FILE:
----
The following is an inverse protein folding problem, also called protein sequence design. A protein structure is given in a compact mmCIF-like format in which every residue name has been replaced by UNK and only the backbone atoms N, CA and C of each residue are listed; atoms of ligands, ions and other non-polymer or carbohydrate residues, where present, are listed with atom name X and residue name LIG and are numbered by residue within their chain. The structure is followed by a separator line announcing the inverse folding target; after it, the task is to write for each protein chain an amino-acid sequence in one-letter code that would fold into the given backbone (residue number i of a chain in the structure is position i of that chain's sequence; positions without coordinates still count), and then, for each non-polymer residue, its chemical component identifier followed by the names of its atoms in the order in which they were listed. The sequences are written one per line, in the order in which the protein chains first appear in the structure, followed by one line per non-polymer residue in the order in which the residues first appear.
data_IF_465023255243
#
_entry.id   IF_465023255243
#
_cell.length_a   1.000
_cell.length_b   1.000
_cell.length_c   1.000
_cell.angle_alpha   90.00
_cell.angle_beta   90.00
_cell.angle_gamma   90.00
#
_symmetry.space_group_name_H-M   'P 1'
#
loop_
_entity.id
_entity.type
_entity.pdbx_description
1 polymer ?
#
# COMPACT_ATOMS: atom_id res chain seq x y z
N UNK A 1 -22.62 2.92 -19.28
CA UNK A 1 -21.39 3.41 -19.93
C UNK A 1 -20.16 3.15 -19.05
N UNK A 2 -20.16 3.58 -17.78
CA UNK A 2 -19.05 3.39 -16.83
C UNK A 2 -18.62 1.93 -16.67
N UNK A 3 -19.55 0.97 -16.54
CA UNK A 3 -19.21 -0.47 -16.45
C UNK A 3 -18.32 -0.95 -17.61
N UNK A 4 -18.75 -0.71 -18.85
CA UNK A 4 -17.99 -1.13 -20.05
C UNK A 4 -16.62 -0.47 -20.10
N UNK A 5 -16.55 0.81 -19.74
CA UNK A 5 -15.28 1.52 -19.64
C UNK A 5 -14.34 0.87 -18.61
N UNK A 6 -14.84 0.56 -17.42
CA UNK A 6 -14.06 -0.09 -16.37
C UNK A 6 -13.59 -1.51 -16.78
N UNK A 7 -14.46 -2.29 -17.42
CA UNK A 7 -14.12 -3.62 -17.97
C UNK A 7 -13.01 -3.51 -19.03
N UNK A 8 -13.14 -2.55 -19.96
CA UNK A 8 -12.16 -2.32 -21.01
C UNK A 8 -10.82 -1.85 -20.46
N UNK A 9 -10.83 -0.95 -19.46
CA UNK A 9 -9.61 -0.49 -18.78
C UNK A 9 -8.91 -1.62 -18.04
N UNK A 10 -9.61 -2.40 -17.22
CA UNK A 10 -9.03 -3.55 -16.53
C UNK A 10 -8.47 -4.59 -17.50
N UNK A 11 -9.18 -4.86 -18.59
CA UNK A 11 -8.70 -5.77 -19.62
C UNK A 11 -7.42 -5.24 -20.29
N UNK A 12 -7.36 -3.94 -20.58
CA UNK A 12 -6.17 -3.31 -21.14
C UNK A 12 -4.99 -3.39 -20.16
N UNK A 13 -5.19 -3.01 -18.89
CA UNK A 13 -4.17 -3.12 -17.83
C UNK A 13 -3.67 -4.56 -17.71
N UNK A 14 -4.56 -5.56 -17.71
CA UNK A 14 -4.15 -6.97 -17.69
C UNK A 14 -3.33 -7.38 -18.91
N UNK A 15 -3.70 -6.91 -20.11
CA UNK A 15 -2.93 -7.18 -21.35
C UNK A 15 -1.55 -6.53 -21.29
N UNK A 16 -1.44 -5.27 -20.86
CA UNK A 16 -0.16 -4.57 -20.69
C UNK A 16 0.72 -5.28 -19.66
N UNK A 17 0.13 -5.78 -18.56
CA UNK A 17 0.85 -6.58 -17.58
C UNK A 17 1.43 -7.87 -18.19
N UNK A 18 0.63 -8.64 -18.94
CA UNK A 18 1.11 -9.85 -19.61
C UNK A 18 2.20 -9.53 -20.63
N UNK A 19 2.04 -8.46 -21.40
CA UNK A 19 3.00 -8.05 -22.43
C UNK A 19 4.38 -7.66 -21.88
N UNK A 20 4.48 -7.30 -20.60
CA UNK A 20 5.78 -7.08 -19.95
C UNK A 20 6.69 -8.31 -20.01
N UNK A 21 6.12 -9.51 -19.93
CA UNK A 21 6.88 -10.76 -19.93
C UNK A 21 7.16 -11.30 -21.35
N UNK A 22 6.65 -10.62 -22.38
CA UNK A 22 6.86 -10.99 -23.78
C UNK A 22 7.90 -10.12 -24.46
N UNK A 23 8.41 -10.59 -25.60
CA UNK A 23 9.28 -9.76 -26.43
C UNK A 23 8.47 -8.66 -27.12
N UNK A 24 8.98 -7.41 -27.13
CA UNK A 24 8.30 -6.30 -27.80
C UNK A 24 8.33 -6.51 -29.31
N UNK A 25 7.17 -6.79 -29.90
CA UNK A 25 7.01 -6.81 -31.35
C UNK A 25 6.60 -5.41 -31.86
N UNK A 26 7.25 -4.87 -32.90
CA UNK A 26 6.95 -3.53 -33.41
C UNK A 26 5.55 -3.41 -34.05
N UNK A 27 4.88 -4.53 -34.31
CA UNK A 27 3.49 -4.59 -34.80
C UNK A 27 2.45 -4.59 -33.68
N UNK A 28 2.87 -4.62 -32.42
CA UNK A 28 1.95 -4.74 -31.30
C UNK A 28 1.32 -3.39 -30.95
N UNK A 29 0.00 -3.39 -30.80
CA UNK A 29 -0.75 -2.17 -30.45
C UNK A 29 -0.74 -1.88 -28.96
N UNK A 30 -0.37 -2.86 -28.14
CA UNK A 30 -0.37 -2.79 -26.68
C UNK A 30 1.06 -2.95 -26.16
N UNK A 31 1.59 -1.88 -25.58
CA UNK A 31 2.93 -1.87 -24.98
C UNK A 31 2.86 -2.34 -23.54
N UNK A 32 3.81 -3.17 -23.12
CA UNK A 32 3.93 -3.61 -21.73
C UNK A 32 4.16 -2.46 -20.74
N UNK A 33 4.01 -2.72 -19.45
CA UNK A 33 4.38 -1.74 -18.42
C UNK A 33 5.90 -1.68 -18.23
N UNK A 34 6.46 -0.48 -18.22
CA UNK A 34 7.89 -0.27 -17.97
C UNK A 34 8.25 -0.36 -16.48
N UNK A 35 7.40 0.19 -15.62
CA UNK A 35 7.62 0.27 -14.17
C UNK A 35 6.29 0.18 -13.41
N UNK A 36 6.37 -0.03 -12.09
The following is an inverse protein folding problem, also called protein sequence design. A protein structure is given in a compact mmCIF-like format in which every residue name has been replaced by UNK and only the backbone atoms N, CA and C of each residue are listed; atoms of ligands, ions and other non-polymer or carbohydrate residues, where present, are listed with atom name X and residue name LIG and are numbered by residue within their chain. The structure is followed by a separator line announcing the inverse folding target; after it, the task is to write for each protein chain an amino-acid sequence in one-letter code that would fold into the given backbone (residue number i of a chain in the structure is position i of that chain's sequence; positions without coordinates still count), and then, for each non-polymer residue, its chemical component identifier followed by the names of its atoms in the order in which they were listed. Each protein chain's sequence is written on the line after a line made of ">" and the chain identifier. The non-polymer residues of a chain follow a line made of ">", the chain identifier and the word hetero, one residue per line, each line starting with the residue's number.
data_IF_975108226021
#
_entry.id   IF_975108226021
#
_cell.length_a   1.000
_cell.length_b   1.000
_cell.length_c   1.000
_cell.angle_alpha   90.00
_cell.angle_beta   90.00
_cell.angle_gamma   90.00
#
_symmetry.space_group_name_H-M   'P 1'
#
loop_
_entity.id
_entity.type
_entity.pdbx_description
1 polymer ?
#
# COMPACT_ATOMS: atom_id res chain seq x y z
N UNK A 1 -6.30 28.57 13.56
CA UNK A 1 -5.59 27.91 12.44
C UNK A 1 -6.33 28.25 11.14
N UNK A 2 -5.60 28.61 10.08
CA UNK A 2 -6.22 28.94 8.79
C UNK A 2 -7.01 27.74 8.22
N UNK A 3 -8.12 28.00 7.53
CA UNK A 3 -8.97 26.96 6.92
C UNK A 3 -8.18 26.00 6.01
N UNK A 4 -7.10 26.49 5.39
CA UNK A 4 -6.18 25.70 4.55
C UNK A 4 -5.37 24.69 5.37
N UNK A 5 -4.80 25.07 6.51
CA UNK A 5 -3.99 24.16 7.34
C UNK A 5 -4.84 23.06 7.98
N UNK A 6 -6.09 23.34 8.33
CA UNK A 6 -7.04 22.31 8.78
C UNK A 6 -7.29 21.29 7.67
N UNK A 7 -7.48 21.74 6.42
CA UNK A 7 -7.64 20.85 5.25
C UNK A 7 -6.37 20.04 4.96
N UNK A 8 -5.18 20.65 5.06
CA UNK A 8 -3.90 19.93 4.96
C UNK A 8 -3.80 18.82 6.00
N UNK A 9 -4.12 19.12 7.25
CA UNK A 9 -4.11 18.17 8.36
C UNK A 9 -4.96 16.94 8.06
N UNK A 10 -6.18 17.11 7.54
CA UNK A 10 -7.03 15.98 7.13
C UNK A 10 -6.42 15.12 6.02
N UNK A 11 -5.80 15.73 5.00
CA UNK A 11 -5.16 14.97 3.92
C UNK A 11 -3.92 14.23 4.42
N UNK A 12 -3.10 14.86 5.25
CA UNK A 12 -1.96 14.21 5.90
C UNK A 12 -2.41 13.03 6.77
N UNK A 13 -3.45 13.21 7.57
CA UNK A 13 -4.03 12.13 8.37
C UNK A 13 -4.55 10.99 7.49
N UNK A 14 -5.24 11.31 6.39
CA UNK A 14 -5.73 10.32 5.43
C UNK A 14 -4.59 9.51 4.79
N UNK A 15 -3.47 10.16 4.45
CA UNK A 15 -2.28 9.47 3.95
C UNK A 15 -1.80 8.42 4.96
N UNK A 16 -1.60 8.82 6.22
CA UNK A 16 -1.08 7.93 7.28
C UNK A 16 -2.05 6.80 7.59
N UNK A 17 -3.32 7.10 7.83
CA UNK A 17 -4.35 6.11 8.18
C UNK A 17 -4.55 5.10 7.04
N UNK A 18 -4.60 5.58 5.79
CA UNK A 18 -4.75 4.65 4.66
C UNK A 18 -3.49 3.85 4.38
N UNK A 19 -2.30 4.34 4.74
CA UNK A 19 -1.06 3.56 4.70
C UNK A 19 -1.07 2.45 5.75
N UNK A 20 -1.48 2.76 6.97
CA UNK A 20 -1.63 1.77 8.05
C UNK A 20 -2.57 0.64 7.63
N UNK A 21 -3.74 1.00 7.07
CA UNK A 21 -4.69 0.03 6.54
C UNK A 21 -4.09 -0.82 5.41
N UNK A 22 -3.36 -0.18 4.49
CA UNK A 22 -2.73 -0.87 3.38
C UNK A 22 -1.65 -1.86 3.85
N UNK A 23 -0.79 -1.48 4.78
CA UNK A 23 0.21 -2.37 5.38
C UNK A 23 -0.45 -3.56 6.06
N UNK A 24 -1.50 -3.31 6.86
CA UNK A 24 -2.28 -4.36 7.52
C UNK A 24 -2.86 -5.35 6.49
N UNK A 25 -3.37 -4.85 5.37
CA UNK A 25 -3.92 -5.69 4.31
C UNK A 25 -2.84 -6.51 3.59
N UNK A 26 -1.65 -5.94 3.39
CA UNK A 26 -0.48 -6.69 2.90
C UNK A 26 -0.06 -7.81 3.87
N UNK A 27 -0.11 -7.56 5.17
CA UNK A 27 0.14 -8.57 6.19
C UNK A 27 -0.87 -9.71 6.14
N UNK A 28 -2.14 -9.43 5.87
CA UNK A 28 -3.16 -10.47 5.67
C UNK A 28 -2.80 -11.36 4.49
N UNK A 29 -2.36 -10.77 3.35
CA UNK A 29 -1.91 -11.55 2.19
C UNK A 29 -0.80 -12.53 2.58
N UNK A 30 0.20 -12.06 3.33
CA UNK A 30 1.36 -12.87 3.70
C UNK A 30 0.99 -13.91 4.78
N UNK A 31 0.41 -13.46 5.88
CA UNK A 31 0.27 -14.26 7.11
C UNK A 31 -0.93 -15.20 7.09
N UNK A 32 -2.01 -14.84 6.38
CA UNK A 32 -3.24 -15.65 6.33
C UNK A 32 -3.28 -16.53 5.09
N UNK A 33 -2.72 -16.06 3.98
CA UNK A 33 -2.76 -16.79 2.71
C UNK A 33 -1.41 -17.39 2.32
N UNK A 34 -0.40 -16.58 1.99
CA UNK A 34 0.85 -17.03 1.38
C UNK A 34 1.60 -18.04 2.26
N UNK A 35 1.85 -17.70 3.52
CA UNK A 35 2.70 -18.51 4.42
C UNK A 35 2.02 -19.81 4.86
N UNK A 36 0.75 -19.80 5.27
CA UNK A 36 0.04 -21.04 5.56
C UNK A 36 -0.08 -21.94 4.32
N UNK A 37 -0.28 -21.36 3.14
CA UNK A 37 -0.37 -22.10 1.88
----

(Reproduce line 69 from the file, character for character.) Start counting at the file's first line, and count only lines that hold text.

C UNK A 16 0.72 -5.28 -19.66